Photo by Nandhu Kumar. Follow on Instagram @nandhukumar_nk
Written by Eddie Tapp
Light is all around us. We use light, we feel light, we create light, we use light that is already created. Sometimes we assume light and sometimes abuse light. When light is at its epic moment, we appreciate light, sometimes with a raised eyebrow or smile and squint, or a deep feeling of awesomeness.
Technically, light is a series of values that create shape, shadow, specular and diffusion. It is directional, ambient and reflective, and in study, we become proficient using light.
Nature of Light
Did you ever stop to notice the light, such as during a stellar sunset or sunrise when the sky becomes an amberish glow and everything seems to be solar pink all around? Or the cloud formation with the sun spreading spectacular colors after it has set behind the transitional horizon mixing in with twilight.
Have you ever noticed how magnificent someone looks during a candlelit dinner? The glow, ambience and even soft-focus appearance can be affectionate. The same person in a lunchroom with the florescent light creating deep shadows under the eyes and the emotion is quite different.
Light has an emotional quality by nature, and for those of us who use light by asset in imaging find that it becomes a great challenge to emulate.
Why is that?
Light has its place with every perception or atmosphere. “Be the chip,” I used to say referring to the sensor or film in the camera. What is the range the “chip” can see compared to our visual perception? The answer to that is one of the greatest challenges to becoming proficient in seeing the light that we “see” and interpreting it as or knowing how the chip will see that light.
How do we learn to see what the chip will see?
The first challenge is the difference in value and color. Our eyes are so forgiving when our view changes from daylight to tungsten, our color checker seems to be the same to our eyes but not the chip. And to me, the most challenging is how much value our eyes see compared to the chip. Ansel Adams and Fred Archer formulated the Zone System which allows one to use a light meter to read the values of a scene. Perhaps you use, or have seen, a photographer using a red viewing filter to look at a scene, thus showing a closer proximity to the values that the chip will see. The long and short answer to this is experience and study, but experience is the greatest teacher.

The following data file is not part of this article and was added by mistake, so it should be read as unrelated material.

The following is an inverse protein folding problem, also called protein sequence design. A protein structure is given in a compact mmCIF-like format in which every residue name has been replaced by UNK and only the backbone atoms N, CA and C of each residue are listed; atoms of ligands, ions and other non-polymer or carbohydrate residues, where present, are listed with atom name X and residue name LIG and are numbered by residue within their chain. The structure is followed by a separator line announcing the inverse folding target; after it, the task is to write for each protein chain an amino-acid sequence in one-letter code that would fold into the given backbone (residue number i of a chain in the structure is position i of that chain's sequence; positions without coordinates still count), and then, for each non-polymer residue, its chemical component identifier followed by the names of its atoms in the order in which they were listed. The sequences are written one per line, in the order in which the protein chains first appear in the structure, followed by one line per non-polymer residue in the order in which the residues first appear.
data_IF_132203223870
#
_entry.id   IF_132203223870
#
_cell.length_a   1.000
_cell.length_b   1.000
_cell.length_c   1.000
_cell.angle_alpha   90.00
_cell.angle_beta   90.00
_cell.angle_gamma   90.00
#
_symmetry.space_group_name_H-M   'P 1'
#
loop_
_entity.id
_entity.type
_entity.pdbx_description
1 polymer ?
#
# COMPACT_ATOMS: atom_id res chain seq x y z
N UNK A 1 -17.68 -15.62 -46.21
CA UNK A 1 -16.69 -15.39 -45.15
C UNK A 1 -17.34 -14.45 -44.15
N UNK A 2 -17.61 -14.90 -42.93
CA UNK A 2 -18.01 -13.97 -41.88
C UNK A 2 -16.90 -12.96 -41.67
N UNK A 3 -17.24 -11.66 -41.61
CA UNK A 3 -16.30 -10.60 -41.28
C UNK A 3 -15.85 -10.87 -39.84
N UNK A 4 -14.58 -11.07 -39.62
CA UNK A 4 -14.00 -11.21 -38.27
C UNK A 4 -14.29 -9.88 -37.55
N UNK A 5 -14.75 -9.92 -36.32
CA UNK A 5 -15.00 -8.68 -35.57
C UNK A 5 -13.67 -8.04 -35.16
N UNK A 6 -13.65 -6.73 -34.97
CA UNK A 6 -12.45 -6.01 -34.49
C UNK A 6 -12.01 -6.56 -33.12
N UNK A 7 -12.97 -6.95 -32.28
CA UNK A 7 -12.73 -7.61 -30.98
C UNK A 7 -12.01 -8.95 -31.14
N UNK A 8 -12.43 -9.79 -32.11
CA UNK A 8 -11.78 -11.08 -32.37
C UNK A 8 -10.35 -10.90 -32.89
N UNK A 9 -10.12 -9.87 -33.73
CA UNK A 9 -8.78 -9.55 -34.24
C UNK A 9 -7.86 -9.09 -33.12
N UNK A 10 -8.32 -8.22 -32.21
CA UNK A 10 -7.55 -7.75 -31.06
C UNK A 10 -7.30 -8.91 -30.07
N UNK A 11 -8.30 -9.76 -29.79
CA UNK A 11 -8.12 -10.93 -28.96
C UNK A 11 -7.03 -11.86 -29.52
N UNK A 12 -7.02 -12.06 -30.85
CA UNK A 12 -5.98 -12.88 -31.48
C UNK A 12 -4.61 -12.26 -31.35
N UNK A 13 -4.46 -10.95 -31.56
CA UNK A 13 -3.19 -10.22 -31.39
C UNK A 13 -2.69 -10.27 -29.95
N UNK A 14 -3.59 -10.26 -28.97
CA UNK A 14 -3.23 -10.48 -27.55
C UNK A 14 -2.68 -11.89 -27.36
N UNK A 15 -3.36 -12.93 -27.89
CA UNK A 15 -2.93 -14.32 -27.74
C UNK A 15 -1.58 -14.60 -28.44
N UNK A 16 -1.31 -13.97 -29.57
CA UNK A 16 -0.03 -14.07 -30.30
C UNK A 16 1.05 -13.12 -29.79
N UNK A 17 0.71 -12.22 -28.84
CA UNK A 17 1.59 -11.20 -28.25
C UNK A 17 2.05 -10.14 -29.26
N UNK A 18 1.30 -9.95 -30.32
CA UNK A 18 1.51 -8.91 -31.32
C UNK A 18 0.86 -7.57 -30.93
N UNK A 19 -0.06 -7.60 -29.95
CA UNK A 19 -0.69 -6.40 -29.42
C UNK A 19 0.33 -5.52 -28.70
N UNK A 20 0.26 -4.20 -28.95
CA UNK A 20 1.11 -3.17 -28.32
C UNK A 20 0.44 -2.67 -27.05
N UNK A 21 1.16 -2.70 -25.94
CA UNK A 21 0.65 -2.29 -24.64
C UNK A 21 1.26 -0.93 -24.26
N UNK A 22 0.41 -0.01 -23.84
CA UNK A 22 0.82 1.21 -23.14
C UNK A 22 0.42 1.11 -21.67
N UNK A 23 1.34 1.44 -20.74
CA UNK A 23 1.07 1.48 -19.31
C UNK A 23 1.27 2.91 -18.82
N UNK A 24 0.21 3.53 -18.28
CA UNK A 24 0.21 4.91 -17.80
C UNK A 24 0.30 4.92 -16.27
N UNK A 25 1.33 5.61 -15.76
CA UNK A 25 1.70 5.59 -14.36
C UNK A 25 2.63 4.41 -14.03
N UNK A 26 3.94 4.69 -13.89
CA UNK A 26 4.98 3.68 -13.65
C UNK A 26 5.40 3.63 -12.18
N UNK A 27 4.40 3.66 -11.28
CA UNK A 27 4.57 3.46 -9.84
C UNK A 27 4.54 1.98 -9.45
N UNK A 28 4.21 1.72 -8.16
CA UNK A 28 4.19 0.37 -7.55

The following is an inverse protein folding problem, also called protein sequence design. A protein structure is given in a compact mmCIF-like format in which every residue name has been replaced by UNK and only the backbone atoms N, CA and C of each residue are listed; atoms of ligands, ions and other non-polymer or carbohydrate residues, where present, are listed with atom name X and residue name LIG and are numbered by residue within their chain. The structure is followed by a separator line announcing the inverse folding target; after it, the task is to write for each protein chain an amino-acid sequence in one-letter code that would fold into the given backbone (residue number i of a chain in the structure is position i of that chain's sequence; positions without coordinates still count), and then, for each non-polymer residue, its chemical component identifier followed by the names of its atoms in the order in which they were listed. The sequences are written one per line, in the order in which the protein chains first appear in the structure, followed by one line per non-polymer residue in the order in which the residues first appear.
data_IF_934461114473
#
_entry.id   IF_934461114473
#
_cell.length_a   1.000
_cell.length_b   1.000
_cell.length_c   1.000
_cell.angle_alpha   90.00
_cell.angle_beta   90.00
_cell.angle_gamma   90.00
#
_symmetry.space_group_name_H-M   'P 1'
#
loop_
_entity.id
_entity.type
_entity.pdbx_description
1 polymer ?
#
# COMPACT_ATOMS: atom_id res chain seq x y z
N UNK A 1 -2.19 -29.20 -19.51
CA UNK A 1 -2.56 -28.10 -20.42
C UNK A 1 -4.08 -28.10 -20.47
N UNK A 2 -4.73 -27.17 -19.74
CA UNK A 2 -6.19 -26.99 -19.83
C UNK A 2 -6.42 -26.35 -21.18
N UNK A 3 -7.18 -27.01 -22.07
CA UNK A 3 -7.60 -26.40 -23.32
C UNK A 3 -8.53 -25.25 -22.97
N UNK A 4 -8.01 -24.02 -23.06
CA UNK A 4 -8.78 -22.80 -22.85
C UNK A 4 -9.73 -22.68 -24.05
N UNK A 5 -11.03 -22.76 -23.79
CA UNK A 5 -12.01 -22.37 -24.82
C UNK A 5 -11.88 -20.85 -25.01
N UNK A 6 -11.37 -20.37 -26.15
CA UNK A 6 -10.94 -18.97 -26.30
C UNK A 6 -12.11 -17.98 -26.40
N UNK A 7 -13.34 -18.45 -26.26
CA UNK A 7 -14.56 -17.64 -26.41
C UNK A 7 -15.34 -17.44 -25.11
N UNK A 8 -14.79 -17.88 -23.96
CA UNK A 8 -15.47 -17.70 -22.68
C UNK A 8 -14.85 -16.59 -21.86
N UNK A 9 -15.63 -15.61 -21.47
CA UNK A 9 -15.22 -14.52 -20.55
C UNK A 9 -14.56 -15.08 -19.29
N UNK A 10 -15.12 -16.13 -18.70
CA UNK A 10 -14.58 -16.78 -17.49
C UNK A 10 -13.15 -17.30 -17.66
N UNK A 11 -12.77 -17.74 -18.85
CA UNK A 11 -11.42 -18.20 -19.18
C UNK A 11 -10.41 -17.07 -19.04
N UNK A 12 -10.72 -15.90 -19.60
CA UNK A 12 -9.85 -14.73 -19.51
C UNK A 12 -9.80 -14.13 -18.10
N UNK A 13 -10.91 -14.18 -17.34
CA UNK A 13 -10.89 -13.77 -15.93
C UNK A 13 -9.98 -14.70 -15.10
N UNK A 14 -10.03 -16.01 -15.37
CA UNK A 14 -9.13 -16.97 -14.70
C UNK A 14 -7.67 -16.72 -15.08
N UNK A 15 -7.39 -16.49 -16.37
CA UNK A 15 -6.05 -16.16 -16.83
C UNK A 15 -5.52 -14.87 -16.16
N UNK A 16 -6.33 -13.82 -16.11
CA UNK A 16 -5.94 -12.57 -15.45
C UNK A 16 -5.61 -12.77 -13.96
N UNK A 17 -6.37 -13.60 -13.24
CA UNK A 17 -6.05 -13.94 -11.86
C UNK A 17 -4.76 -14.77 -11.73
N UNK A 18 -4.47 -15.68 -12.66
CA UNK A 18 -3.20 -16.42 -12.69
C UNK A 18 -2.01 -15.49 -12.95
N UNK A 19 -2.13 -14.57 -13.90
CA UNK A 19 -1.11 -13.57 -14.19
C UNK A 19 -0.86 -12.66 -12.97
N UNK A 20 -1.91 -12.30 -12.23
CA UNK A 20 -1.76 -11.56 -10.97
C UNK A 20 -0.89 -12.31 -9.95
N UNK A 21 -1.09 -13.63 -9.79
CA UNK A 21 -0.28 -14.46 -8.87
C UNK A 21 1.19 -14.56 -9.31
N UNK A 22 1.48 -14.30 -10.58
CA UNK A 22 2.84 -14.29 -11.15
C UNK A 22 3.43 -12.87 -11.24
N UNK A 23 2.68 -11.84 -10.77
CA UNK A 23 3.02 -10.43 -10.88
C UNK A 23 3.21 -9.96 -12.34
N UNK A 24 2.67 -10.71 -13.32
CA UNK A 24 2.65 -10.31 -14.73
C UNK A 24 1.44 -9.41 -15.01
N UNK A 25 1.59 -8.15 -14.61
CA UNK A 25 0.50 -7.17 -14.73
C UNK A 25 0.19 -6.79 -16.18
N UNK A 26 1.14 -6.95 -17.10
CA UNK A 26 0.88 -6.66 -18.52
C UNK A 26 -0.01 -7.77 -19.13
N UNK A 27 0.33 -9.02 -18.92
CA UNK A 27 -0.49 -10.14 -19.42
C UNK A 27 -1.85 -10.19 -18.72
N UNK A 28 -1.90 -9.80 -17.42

Natures of Light
It will always be with me after spending years seeing, studying and properly using light. Somehow I never noticed it until one day driving down the highway as the sun set, suddenly I noticed the light in a way I’ve never noticed, and it changed my life from that point. What was different was noticing the volume of the light itself. But even from there, it took me years to realize what I had suddenly noticed and now, no matter what, it’s the volume of light that taught me to “see the light”.
Consider for just a moment that light is a volume of light waves and has direction and ambience. Similarly, water is a volume of matter and has a flow and stillness. A rather abstract comparison but the real similarity is volume.
Four natures of light. If you are having any issues learning to “see the light”, this may help you analyze what light quality has to offer. The Four Natures of Light are specular highlight, diffused highlight, diffused shadow and a hard shadow that I refer to as “me and my shadow”. You will see at least three of these natures in every photograph.
Three elements. There are three elements that create exceptional imaging. Light, composition and exposure. These are topographical elements that in harmony, create the mood, feeling, emotion with a story. Light has the greatest effect especially in conjunction with composition to reveal emotion.
Another three elements are within a mindset while creating an image, the subject, light and background. There it is again… Light! Now is when we use our greatest knowledge and experience to create. And this is when we can cross over to using our emotion to elevate our imagery.
What I mean to say is there is a time when we start to use our deep-seated emotion to create imagery from within. Learn “how to” and then forget about it. That was from my fashion photography instructor back in the day. Use what you feel inside and go with it. That is emotion.
Considered one of the most influential photographers and digital imagers, Eddie is known world-wide for his ability to create compelling images, as well as his ability to communicate understanding when teaching the techniques. Inducted into the Photoshop Hall of Fame, life member of the Professional Photographers of America, holding their highest degrees including the PPA Technology Impact Award. www.eddietapp.com